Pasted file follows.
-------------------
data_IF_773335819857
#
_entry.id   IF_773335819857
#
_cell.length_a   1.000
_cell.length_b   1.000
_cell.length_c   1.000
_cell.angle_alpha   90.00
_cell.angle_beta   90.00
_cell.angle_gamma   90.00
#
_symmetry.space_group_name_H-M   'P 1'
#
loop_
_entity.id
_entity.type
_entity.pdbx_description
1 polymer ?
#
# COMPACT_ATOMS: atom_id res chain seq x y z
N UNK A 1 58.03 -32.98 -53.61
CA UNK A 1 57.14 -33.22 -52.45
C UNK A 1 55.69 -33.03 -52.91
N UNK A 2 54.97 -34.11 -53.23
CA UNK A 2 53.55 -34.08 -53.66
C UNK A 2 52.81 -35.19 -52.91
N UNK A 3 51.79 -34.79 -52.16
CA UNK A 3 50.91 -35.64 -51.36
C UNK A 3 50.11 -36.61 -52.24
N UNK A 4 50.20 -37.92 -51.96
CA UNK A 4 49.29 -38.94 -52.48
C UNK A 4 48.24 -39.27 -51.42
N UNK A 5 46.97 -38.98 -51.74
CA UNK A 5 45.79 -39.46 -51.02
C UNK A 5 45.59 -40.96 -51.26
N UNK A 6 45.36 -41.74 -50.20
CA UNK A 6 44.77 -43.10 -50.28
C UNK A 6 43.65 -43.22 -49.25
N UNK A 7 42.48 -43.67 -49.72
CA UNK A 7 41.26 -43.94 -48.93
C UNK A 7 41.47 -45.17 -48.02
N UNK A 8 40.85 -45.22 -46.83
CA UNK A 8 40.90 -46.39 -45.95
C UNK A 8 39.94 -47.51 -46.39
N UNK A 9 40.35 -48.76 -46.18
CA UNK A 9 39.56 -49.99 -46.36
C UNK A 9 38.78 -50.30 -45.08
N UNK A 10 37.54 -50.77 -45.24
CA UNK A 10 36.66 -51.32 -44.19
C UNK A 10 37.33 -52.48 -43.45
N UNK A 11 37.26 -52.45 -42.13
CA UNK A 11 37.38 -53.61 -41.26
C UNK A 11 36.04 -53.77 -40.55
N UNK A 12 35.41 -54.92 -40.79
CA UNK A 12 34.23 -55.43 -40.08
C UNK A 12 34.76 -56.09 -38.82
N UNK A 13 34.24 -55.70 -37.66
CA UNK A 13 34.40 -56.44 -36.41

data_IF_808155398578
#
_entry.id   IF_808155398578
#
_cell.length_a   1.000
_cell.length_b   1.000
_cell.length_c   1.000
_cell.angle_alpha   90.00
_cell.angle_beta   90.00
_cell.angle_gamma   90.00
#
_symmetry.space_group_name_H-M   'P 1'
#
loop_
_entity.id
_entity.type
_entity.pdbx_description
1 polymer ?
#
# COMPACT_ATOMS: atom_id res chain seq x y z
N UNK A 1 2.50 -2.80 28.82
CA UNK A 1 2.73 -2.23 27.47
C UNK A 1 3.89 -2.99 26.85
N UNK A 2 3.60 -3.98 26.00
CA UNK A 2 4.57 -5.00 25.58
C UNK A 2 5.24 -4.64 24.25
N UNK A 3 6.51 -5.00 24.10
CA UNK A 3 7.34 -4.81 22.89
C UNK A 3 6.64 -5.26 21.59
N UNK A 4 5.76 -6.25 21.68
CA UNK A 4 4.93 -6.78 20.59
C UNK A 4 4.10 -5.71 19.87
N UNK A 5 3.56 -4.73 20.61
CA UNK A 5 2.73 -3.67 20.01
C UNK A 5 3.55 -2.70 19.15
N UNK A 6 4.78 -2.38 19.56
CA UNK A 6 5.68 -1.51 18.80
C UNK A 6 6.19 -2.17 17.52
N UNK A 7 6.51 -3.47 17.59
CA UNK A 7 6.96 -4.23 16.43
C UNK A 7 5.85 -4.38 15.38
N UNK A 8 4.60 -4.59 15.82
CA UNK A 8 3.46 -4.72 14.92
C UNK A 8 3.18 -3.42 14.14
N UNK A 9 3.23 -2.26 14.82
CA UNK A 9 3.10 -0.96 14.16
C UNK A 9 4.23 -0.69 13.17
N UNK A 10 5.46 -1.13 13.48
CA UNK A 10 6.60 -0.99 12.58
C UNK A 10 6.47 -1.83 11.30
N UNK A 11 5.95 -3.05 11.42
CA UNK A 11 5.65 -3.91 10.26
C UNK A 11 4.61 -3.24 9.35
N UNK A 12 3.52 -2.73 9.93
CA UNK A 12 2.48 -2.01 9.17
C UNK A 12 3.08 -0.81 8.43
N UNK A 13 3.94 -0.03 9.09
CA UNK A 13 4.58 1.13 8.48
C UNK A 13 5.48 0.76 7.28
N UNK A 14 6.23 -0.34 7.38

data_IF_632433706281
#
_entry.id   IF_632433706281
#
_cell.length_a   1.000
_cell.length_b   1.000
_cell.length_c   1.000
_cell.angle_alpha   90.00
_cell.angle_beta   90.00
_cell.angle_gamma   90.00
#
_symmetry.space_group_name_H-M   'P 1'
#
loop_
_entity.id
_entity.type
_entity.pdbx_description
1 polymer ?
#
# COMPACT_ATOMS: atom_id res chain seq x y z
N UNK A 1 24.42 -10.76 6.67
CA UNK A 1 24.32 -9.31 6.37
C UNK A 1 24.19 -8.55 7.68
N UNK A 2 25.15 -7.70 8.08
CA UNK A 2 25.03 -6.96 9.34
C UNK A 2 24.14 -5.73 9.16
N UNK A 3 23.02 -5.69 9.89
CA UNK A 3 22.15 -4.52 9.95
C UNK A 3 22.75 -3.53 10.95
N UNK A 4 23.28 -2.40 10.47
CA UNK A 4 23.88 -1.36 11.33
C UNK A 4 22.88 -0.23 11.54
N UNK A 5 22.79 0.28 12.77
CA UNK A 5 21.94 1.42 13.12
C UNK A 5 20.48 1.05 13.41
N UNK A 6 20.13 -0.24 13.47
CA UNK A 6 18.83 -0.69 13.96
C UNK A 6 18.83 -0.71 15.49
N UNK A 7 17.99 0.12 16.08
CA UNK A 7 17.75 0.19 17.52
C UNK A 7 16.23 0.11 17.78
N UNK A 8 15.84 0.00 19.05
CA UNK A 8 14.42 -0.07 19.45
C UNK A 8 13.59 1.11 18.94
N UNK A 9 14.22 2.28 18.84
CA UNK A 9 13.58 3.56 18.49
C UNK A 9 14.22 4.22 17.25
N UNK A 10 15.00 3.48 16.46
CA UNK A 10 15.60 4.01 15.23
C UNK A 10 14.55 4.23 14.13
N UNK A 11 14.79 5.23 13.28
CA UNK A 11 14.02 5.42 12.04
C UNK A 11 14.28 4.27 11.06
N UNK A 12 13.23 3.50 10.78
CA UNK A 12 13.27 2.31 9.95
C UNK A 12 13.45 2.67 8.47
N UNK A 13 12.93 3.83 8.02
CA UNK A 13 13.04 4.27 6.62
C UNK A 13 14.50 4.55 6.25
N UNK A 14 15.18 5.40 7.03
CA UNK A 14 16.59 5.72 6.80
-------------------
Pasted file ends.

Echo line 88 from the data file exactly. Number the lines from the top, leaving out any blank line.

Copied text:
N UNK A 4 5.76 -6.25 21.68